Working in mining is risky business. Wankie (Hwange) coal mine disaster took place on 6 June 1972 when a series of underground explosions occurred at the Wankie No.2 colliery in Wankie (now known as Hwange) claiming 426 lives. It remains the deadliest mine accident to date in the country’s history.
By Michala Maly
This year mining-related accidents have claimed over 50 lives mainly in the artisanal small-scale mining industry and nothing is yet to happen to try to enforce safety rules. If you’re considering a career in mining, or you are a miner it is crucial that you take the following safety measures to keep your time in the mines as trouble-free as possible.
1. Never Ignore the Danger
The first step toward keeping yourself safe is to be cognizant of the fact that working in mining is hazardous. Accept that the mining industry is inherently filled with danger and stay alert every moment on the job. Watch out for your colleagues as well and never let your guard down. Accidents with major impact can occur in a moment of carelessness.
2. Dangerous Tasks Require Planning and Communication
When planning tasks, don’t think only of completing them as efficiently as possible. Allocate extra time and money for safety requirements. Never compromise the safety of your employees when trying to meet deadlines or to boost the quality of work. All risks should be assessed, including the possibility of accidents. Try to eliminate risks as much as possible. Where a risk still exists, provide your team with clear instructions and educate them on how to mitigate it. If necessary, deal with the danger should it arise.
3. Get Professional Training
All team members should undergo regular safety training. This should not just apply to new team members. Even long-standing employees should be made to attend refresher courses. Safety training sessions that contain theory and practical components can be very helpful. Workers who take on strenuous roles may be sent for health and fitness checks to determine whether they are able to take on the physical demands of their work.
4. Always Wear Safety Equipment
There is a litany of safety equipment that mining workers use for their protection, from helmets to safety glasses and gloves. It is essential that all workers wear the necessary safety equipment at all times. There have been countless stories of workers being saved by helmets, for example.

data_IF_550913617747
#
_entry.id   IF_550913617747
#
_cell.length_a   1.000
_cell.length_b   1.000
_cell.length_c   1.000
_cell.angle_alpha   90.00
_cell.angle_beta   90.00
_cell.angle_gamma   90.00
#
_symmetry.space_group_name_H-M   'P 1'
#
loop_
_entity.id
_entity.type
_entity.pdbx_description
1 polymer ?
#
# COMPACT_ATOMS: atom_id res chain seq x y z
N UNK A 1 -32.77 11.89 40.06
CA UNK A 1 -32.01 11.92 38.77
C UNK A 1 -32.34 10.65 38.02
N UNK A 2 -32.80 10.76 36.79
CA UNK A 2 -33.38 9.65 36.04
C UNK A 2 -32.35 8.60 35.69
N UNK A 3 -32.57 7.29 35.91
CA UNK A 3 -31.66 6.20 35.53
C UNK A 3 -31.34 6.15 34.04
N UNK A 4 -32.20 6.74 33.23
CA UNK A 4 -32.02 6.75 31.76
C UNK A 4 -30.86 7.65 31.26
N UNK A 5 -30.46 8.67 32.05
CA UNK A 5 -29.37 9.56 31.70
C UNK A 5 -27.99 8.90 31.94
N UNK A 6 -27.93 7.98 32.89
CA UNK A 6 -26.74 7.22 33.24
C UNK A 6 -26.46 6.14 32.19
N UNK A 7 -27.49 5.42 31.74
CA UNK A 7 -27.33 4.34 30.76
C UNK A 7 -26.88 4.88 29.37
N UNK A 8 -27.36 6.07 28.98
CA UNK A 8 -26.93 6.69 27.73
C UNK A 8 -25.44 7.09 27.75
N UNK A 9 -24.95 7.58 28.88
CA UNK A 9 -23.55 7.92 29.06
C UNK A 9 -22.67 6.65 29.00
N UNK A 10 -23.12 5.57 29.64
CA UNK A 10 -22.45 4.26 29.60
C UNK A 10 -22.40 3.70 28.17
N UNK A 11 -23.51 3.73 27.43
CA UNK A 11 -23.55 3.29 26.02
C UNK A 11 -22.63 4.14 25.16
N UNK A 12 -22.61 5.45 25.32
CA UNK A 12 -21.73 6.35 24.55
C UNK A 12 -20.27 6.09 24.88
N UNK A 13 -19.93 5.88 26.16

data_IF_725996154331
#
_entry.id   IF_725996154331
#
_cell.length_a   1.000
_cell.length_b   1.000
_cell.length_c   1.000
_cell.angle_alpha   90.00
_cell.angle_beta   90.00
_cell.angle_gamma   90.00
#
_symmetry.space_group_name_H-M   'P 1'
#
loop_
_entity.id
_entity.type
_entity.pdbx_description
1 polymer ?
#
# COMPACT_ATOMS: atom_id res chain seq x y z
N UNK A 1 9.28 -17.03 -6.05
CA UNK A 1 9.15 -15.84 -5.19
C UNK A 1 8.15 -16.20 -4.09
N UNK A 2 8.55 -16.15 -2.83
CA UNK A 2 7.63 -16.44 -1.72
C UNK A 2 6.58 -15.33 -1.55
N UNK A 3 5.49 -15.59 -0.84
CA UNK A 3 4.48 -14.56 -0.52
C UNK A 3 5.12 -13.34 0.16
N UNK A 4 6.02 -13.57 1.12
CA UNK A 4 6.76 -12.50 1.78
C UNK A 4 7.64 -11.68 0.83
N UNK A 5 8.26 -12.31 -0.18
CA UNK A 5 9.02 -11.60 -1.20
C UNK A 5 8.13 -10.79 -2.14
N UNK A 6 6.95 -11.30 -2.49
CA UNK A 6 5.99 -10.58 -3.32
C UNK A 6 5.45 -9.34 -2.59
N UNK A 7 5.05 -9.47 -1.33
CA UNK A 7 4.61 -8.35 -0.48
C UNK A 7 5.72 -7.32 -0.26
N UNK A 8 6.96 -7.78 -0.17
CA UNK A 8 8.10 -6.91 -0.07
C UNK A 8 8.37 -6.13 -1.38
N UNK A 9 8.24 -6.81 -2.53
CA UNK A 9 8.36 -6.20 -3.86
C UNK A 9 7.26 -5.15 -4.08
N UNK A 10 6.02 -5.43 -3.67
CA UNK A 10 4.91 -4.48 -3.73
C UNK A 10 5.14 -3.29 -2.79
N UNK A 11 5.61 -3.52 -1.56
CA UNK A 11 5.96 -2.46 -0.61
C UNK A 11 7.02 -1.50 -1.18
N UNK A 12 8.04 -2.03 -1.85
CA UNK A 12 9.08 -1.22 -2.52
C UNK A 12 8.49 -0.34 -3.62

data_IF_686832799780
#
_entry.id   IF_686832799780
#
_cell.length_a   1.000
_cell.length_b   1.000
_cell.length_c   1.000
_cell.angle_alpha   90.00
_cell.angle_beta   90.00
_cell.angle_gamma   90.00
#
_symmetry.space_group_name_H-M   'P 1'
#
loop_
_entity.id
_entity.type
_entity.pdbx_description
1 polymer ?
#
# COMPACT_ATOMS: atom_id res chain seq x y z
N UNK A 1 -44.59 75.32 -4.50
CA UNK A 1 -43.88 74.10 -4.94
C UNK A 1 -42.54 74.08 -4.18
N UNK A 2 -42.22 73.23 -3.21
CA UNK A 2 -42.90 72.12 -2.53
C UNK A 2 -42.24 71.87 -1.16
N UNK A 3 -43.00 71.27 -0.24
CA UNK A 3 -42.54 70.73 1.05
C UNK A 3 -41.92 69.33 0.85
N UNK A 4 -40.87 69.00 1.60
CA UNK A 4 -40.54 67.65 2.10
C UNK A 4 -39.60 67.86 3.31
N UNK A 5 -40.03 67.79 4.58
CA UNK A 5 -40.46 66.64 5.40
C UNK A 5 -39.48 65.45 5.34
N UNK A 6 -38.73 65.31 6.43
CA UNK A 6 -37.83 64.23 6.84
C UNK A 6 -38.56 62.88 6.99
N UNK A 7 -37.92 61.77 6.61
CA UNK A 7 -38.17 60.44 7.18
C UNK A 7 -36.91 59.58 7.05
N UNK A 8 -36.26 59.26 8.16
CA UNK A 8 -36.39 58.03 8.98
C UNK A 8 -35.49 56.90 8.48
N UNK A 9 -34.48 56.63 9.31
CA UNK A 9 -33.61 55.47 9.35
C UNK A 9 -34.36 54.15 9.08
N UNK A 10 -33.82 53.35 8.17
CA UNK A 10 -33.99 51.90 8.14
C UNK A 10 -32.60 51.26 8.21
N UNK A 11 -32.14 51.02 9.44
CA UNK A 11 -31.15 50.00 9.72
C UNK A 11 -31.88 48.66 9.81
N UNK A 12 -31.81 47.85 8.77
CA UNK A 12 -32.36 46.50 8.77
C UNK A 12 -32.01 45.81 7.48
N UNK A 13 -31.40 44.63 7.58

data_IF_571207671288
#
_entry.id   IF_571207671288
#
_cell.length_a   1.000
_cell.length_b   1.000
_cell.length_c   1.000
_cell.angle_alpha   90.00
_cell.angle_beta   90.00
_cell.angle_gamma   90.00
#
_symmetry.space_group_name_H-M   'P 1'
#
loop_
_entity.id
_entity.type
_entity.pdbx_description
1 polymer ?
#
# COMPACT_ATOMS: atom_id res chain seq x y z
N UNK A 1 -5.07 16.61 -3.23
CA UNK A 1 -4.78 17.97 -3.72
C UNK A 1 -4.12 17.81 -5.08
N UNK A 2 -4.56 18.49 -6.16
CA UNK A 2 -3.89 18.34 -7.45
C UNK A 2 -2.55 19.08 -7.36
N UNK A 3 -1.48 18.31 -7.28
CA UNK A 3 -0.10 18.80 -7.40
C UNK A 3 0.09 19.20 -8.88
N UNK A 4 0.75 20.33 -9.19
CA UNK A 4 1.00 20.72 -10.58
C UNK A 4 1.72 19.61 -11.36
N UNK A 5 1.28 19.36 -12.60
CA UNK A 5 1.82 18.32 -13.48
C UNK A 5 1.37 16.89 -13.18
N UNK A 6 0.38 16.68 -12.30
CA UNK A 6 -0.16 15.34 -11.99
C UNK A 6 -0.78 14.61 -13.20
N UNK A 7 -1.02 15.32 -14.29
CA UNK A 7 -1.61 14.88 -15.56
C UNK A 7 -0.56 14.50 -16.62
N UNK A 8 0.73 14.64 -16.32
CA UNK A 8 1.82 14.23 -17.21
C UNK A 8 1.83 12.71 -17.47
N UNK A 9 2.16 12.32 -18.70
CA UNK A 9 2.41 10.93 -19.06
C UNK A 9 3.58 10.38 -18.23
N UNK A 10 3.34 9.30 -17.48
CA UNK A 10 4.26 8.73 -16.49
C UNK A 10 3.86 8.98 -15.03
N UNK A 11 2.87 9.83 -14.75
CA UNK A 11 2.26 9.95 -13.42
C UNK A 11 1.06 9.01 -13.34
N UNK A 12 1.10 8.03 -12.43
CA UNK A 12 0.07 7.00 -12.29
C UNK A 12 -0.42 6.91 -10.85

5. Supervise Your Team
All team members should follow safety instructions with no exceptions. A supervisor must also be diligent about following up and enforcing the rules. Never allow more people to enter a site than are allowed. Supervisors also need to know the whereabouts of all team members throughout each shift. Likewise, all workers should be kept informed about what their fellow team members are doing throughout the day. Never allow any team members to breach the safety rules without a warning or, in the case of repeated disobedience, appropriate consequences.
6. Document Your Safety Procedures
When accidents happen, all team members should know exactly what to do. Safety procedures must be clearly defined. When documenting the safety procedures, describe the various incidents that might occur, what needs to be done and whom to contact. Safety procedures should be displayed prominently in locations that can be easily accessed by team members.
7. Follow the Latest Safety Standards
Ensure all safety equipment is serviced regularly and satisfies all the latest safety standards. Never try to save on safety equipment. If an item no longer complies with the current safety standards, replace it, even if this means increasing expenses or delaying a project. Never allow staff to use outdated safety equipment, even for a short period of time. The number of safety-related incidents in the mining industry is high. Unfortunately, some of the tragedies that have occurred could have been prevented. Don’t repeat the mistakes that have been made by others. While the risks can never be eliminated completely, following the above tips can help significantly
Additional editing by Keith Sungiso